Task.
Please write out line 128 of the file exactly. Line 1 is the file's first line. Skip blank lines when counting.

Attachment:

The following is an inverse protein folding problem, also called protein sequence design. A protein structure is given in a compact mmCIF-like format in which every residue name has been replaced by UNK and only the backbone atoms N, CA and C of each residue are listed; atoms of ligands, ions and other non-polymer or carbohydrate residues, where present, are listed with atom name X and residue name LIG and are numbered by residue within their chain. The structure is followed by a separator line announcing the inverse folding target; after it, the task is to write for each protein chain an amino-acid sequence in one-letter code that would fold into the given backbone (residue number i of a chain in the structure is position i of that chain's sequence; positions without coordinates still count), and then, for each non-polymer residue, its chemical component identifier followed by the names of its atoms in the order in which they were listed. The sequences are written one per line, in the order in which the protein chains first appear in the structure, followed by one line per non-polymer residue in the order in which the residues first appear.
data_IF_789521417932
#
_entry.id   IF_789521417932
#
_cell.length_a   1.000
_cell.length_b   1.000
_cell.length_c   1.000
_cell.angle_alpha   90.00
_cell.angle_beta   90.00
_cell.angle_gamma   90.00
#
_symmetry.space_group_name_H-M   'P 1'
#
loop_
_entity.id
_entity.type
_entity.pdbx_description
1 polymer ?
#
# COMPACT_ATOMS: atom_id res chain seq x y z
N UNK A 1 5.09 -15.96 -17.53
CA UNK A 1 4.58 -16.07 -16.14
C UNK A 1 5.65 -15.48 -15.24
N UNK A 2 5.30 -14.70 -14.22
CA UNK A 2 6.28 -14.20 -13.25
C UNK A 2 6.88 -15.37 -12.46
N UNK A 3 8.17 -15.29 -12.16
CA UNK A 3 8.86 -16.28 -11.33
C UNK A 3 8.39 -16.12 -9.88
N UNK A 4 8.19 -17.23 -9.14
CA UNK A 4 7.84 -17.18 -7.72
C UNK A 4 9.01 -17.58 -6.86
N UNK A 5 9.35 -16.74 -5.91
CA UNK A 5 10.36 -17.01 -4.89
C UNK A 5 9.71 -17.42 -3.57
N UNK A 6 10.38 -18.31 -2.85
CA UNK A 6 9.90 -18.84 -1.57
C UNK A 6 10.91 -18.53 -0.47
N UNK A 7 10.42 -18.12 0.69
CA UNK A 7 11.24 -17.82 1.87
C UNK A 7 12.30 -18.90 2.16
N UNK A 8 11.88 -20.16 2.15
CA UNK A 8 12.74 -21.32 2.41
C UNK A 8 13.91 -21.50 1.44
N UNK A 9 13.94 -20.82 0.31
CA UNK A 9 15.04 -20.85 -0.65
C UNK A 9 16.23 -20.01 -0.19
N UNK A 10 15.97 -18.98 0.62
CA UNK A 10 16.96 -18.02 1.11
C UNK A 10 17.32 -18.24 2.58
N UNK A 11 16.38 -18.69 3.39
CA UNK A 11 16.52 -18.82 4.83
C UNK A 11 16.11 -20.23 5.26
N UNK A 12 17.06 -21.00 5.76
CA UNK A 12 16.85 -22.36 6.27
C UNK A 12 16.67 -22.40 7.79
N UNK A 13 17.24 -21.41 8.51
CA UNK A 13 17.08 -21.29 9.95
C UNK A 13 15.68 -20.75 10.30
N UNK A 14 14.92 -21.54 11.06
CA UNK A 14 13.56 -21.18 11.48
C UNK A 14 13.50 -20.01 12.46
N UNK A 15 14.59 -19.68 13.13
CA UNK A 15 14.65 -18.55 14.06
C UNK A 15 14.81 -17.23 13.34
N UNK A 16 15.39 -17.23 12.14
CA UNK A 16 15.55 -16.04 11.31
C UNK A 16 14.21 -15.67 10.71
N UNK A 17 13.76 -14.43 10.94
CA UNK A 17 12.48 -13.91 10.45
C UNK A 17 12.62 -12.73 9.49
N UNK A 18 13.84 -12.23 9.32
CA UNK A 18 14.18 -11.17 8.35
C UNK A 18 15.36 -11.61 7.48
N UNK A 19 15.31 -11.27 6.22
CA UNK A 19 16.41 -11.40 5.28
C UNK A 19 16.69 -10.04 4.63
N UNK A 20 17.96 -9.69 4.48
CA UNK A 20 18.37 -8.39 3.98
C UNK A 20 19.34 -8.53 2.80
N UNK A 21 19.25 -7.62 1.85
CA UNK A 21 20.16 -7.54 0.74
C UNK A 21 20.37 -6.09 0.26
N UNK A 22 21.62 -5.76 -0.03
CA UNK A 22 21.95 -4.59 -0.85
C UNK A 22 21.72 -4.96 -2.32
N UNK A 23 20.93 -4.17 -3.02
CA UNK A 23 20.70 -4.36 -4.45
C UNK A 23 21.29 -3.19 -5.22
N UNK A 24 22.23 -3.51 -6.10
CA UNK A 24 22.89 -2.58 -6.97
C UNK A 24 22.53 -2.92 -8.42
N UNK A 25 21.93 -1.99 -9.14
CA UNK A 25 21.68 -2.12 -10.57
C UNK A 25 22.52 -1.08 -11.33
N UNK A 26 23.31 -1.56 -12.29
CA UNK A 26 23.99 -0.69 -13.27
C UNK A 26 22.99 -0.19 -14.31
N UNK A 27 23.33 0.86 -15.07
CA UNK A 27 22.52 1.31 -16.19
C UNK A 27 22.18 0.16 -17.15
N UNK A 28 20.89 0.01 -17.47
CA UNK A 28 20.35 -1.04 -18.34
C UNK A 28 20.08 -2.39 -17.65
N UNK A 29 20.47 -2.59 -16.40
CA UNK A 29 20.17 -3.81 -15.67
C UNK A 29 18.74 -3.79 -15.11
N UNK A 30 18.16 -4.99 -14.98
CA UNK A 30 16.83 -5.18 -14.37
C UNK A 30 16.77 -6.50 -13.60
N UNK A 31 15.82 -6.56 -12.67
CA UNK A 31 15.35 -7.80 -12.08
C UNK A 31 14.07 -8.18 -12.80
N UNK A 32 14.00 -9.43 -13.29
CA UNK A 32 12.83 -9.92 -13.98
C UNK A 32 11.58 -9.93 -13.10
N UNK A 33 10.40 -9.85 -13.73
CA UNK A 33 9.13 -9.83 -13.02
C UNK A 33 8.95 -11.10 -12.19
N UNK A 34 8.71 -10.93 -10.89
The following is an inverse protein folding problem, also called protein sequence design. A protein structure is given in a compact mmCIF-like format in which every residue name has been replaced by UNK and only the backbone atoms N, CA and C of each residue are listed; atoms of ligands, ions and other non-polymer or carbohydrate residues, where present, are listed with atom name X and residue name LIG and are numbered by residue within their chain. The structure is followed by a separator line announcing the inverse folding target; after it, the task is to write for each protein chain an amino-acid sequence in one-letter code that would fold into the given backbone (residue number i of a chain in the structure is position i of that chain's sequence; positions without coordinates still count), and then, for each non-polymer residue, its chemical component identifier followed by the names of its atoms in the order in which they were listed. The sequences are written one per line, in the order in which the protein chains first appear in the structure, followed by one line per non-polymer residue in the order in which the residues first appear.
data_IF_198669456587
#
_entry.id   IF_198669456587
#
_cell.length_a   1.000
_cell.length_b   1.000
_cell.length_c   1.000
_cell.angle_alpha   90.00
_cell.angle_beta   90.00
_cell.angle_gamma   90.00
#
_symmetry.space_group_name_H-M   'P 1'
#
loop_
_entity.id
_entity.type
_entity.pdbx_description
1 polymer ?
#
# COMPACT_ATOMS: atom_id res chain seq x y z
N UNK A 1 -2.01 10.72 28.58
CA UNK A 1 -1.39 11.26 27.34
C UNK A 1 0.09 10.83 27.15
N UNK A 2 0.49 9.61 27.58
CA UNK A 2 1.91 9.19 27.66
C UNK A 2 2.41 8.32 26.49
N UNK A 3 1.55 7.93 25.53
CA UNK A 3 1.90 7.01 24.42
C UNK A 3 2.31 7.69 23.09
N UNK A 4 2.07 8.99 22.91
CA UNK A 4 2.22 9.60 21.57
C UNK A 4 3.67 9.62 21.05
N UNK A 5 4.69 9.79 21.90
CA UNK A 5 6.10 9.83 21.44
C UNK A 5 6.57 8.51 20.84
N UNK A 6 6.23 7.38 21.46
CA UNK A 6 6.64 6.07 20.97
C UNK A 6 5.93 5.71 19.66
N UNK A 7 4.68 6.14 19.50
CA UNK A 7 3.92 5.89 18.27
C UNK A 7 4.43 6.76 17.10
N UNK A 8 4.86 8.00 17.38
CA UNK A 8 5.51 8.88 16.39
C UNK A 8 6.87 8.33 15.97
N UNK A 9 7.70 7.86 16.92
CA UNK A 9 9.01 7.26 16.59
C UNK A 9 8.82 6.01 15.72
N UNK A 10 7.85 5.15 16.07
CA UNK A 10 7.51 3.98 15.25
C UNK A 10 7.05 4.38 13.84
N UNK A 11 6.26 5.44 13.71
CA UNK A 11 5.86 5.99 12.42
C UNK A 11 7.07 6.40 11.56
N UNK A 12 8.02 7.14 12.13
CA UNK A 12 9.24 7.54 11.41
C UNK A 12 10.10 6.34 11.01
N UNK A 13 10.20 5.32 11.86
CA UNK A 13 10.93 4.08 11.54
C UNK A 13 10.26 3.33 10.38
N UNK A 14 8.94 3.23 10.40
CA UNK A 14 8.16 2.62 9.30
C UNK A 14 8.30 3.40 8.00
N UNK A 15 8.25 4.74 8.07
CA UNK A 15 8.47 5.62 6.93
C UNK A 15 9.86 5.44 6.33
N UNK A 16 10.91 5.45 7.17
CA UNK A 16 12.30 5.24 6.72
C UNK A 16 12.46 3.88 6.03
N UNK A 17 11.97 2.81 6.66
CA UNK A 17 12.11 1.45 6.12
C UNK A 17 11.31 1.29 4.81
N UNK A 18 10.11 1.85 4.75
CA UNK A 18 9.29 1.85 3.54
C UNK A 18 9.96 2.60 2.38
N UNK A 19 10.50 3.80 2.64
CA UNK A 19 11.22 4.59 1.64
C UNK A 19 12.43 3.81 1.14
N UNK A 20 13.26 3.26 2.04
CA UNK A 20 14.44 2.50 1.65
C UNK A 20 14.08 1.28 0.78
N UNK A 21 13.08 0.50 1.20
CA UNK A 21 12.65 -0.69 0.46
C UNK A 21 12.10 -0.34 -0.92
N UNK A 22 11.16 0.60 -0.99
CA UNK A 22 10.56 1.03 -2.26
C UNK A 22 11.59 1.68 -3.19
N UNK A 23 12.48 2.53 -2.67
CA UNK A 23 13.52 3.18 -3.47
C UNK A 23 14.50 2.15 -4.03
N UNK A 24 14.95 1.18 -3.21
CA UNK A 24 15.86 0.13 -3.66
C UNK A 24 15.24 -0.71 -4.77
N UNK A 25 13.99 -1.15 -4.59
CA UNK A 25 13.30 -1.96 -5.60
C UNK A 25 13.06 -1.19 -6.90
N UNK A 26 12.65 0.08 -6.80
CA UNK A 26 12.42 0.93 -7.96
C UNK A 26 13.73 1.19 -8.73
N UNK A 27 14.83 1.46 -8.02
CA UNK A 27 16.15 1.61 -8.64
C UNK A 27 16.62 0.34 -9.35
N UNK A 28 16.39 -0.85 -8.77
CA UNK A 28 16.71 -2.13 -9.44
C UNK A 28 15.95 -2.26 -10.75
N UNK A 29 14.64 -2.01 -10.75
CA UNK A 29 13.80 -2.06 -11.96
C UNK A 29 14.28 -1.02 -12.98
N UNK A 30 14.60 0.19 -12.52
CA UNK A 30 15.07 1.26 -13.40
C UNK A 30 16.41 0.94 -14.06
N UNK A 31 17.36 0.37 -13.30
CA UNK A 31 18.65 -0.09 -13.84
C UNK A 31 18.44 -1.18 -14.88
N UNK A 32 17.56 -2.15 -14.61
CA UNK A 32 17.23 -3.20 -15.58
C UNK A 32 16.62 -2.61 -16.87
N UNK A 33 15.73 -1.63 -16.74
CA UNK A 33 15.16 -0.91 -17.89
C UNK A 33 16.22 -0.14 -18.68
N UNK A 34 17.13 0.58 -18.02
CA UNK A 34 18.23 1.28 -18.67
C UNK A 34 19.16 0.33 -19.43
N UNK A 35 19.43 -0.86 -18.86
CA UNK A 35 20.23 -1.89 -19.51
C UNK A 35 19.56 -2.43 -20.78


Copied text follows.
_cell.length_b   1.000